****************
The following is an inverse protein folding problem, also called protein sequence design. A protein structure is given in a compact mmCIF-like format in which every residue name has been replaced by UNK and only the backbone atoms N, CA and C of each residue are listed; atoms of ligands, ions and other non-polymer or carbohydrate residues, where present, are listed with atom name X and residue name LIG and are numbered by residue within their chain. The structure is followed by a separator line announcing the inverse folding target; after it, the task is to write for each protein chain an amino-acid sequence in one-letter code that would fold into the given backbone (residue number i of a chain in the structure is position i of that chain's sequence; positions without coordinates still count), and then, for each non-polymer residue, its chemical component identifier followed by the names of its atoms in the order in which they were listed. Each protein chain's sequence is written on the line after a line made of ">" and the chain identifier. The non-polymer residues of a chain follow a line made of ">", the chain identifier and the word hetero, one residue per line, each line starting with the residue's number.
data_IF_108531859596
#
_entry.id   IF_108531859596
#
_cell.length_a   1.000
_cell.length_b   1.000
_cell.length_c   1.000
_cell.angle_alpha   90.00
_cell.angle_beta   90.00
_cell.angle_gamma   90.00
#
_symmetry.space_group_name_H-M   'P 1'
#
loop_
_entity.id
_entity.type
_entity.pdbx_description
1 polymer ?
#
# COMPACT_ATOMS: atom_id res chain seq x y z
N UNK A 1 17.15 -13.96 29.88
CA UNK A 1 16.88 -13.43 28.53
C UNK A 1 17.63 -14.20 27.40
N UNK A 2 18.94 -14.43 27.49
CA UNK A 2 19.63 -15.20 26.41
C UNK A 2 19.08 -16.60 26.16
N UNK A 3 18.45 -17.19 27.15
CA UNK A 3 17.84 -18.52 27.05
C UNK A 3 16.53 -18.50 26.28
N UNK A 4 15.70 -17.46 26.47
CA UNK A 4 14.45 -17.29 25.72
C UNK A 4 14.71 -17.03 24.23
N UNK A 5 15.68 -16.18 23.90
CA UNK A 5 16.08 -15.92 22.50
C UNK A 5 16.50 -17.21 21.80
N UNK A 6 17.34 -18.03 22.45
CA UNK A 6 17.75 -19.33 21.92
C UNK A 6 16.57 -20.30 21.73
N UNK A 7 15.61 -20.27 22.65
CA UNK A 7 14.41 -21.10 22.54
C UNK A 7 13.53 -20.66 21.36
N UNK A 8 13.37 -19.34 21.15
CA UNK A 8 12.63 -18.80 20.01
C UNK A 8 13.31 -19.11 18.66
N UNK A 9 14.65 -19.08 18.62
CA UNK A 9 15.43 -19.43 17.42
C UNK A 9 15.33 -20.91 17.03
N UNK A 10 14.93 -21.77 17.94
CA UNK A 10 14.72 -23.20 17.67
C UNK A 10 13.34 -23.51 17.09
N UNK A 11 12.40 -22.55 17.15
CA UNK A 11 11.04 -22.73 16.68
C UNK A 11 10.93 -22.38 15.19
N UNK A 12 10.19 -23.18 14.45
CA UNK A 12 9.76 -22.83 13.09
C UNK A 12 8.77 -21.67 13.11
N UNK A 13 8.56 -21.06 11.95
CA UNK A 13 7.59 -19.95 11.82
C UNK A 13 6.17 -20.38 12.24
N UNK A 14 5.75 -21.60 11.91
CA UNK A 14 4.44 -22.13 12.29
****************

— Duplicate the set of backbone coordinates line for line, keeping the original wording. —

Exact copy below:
The following is an inverse protein folding problem, also called protein sequence design. A protein structure is given in a compact mmCIF-like format in which every residue name has been replaced by UNK and only the backbone atoms N, CA and C of each residue are listed; atoms of ligands, ions and other non-polymer or carbohydrate residues, where present, are listed with atom name X and residue name LIG and are numbered by residue within their chain. The structure is followed by a separator line announcing the inverse folding target; after it, the task is to write for each protein chain an amino-acid sequence in one-letter code that would fold into the given backbone (residue number i of a chain in the structure is position i of that chain's sequence; positions without coordinates still count), and then, for each non-polymer residue, its chemical component identifier followed by the names of its atoms in the order in which they were listed. Each protein chain's sequence is written on the line after a line made of ">" and the chain identifier. The non-polymer residues of a chain follow a line made of ">", the chain identifier and the word hetero, one residue per line, each line starting with the residue's number.
data_IF_108531859596
#
_entry.id   IF_108531859596
#
_cell.length_a   1.000
_cell.length_b   1.000
_cell.length_c   1.000
_cell.angle_alpha   90.00
_cell.angle_beta   90.00
_cell.angle_gamma   90.00
#
_symmetry.space_group_name_H-M   'P 1'
#
loop_
_entity.id
_entity.type
_entity.pdbx_description
1 polymer ?
#
# COMPACT_ATOMS: atom_id res chain seq x y z
N UNK A 1 17.15 -13.96 29.88
CA UNK A 1 16.88 -13.43 28.53
C UNK A 1 17.63 -14.20 27.40
N UNK A 2 18.94 -14.43 27.49
CA UNK A 2 19.63 -15.20 26.41
C UNK A 2 19.08 -16.60 26.16
N UNK A 3 18.45 -17.19 27.15
CA UNK A 3 17.84 -18.52 27.05
C UNK A 3 16.53 -18.50 26.28
N UNK A 4 15.70 -17.46 26.47
CA UNK A 4 14.45 -17.29 25.72
C UNK A 4 14.71 -17.03 24.23
N UNK A 5 15.68 -16.18 23.90
CA UNK A 5 16.08 -15.92 22.50
C UNK A 5 16.50 -17.21 21.80
N UNK A 6 17.34 -18.03 22.45
CA UNK A 6 17.75 -19.33 21.92
C UNK A 6 16.57 -20.30 21.73
N UNK A 7 15.61 -20.27 22.65
CA UNK A 7 14.41 -21.10 22.54
C UNK A 7 13.53 -20.66 21.36
N UNK A 8 13.37 -19.34 21.15
CA UNK A 8 12.63 -18.80 20.01
C UNK A 8 13.31 -19.11 18.66
N UNK A 9 14.65 -19.08 18.62
CA UNK A 9 15.43 -19.43 17.42
C UNK A 9 15.33 -20.91 17.03
N UNK A 10 14.93 -21.77 17.94
CA UNK A 10 14.72 -23.20 17.67
C UNK A 10 13.34 -23.51 17.09
N UNK A 11 12.40 -22.55 17.15
CA UNK A 11 11.04 -22.73 16.68
C UNK A 11 10.93 -22.38 15.19
N UNK A 12 10.19 -23.18 14.45
CA UNK A 12 9.76 -22.83 13.09
C UNK A 12 8.77 -21.67 13.11
N UNK A 13 8.56 -21.06 11.95
CA UNK A 13 7.59 -19.95 11.82
C UNK A 13 6.17 -20.38 12.24
N UNK A 14 5.75 -21.60 11.91
CA UNK A 14 4.44 -22.13 12.29